“When I was making omurice, my mum gave me some tips about what to do,” she says. “I couldn’t make omurice perfectly. My mum makes very good omurice, but not me."
“I asked my husband, ‘do you think omurice can be popular enough here to make a business?’" He said he didn’t think so.
Terasaki also had to produce her own demi-glace, as the pre-made sauce her mother uses is not available in Australia.
Terasaki launched her food stall Omu last December across markets in Sydney’s Chinatown, Bondi, The Rocks and Paddington to a lukewarm response. It was only through TikTok that her omurice went viral.
“It was so quiet when I first opened in December ... Suddenly it went viral on TikTok in mid-April. One influencer texted me and asked if I was interested in collaborating. I accepted as I had nothing to lose. It got so many views, likes and comments after it was uploaded,” she says. “Sales tripled after the video came out – it’s more than what I can make in a day.”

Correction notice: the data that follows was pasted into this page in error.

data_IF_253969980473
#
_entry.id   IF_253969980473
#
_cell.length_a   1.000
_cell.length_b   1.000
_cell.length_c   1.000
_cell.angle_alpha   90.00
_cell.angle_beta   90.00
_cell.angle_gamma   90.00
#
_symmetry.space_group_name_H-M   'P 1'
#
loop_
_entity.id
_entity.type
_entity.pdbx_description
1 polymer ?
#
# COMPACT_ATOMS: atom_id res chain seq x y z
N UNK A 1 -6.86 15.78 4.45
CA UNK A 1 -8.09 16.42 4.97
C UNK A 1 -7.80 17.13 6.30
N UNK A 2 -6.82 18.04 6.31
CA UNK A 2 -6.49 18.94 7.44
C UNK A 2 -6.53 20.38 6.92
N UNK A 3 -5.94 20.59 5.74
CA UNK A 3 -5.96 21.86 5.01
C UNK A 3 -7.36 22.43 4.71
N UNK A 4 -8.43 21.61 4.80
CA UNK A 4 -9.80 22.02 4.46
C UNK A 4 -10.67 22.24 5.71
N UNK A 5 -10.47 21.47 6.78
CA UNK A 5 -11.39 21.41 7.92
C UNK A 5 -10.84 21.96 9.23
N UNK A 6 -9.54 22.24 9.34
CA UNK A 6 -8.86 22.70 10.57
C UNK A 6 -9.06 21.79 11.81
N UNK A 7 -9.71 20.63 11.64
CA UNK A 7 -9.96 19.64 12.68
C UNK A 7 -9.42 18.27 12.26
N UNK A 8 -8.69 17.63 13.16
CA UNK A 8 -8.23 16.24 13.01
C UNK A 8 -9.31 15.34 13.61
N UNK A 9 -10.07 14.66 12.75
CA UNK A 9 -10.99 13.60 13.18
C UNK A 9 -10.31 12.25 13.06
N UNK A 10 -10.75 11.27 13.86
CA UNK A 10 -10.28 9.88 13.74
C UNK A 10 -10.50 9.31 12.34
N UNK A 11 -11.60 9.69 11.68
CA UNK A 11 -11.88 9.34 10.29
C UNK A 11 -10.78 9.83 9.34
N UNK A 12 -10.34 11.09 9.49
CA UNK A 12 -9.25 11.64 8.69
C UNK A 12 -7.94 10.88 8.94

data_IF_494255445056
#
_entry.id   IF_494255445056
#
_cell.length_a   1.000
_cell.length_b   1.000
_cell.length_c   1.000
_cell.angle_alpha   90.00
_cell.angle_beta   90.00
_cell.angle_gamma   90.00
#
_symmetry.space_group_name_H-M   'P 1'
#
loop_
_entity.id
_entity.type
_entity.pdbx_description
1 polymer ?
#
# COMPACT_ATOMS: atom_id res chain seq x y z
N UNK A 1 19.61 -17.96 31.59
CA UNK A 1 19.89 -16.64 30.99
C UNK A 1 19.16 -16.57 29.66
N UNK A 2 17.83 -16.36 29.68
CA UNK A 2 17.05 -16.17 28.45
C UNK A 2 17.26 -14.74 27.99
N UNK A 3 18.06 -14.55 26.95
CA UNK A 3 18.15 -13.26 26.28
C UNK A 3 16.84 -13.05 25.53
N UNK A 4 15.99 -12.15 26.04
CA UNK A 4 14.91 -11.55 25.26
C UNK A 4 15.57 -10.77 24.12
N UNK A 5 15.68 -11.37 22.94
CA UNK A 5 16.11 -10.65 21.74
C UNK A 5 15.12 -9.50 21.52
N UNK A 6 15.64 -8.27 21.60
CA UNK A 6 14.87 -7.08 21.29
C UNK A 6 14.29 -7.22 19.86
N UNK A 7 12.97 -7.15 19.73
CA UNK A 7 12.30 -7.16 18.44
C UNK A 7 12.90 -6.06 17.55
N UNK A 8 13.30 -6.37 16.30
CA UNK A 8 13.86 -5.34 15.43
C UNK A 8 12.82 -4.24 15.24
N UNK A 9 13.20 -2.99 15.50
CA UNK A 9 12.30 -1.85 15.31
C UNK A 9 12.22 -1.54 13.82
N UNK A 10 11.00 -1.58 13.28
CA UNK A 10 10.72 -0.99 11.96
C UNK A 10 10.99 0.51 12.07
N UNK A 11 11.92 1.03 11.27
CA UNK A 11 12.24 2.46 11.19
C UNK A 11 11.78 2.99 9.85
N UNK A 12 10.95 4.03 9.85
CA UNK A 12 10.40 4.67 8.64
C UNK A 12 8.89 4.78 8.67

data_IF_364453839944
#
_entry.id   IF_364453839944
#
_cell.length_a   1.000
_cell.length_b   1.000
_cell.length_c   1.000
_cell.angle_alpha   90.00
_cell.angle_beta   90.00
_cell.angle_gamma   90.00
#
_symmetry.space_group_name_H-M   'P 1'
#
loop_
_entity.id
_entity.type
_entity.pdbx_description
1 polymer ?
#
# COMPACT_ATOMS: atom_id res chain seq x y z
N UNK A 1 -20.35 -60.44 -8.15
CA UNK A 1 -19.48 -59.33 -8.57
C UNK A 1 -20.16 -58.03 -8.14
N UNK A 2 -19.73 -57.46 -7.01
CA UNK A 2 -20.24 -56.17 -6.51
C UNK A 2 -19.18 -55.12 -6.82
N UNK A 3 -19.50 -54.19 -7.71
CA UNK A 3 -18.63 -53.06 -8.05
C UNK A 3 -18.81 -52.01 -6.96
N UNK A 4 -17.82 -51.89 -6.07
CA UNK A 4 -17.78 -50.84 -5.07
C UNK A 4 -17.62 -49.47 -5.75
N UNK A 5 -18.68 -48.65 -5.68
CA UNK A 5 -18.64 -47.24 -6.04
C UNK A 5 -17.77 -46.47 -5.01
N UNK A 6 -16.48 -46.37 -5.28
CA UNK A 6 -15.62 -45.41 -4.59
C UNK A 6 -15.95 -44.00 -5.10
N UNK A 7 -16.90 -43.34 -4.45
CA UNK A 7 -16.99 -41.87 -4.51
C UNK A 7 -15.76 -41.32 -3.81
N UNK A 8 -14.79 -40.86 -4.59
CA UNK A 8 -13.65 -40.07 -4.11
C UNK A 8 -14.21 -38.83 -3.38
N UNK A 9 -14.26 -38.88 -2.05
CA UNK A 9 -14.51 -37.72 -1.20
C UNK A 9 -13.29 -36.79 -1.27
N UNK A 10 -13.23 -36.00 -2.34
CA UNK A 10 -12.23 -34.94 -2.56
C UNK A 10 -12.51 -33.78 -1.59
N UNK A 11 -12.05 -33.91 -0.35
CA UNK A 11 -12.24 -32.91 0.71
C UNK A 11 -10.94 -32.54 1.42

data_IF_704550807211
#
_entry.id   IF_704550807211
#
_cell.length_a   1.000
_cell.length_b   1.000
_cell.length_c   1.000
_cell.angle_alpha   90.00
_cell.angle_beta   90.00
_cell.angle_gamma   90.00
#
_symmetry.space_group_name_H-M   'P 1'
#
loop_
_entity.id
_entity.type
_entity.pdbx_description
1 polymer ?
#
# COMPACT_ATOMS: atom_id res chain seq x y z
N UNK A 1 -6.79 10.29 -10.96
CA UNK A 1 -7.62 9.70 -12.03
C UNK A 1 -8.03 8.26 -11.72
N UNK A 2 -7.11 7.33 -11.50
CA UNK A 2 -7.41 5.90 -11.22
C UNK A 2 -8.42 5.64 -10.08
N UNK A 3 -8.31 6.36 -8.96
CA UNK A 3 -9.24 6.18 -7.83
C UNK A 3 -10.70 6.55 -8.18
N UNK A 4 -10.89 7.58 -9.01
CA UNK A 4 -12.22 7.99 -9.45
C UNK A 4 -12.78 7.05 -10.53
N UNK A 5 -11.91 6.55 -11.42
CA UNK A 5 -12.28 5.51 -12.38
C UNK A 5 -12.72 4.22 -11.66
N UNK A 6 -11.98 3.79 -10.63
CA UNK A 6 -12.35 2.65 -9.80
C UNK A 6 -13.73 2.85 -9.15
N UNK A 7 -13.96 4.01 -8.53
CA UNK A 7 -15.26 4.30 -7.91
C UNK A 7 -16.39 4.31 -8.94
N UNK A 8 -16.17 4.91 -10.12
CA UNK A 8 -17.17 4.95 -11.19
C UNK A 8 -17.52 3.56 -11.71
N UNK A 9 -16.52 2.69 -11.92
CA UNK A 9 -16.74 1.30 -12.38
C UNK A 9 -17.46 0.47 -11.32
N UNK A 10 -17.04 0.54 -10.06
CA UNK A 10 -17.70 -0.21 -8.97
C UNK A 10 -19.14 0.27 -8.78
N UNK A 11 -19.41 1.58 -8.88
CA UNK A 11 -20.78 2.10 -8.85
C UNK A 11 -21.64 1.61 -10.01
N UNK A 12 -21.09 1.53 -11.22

At Omu’s stall at the Chinatown markets on a Friday night, the line outside Terasaki’s stall sometimes stretches down Dixon Street for 100 metres, with diners waiting up to three hours for a taste of omurice. Terasaki makes each omelette herself, which can be up to 200 every night, with each serve taking two to three minutes to cook.
For Terasaki, what makes a perfect omurice lies in the omelette itself: both its texture and its presentation on top of the fried rice. Slice open the omelette and it delicately fans over the rice in one smooth motion.
“It needs to have the softness and the smoothness on the surface. It was very hard to get the technique right,” she says. “It took me more than 500 failed omelettes – that's three to four eggs for each omelette!”
“My mum is so surprised about how successful it’s been. She tells me not to overwork myself and to rest,” she says. “It’s my own shop, but I’ve had so much help from my family.”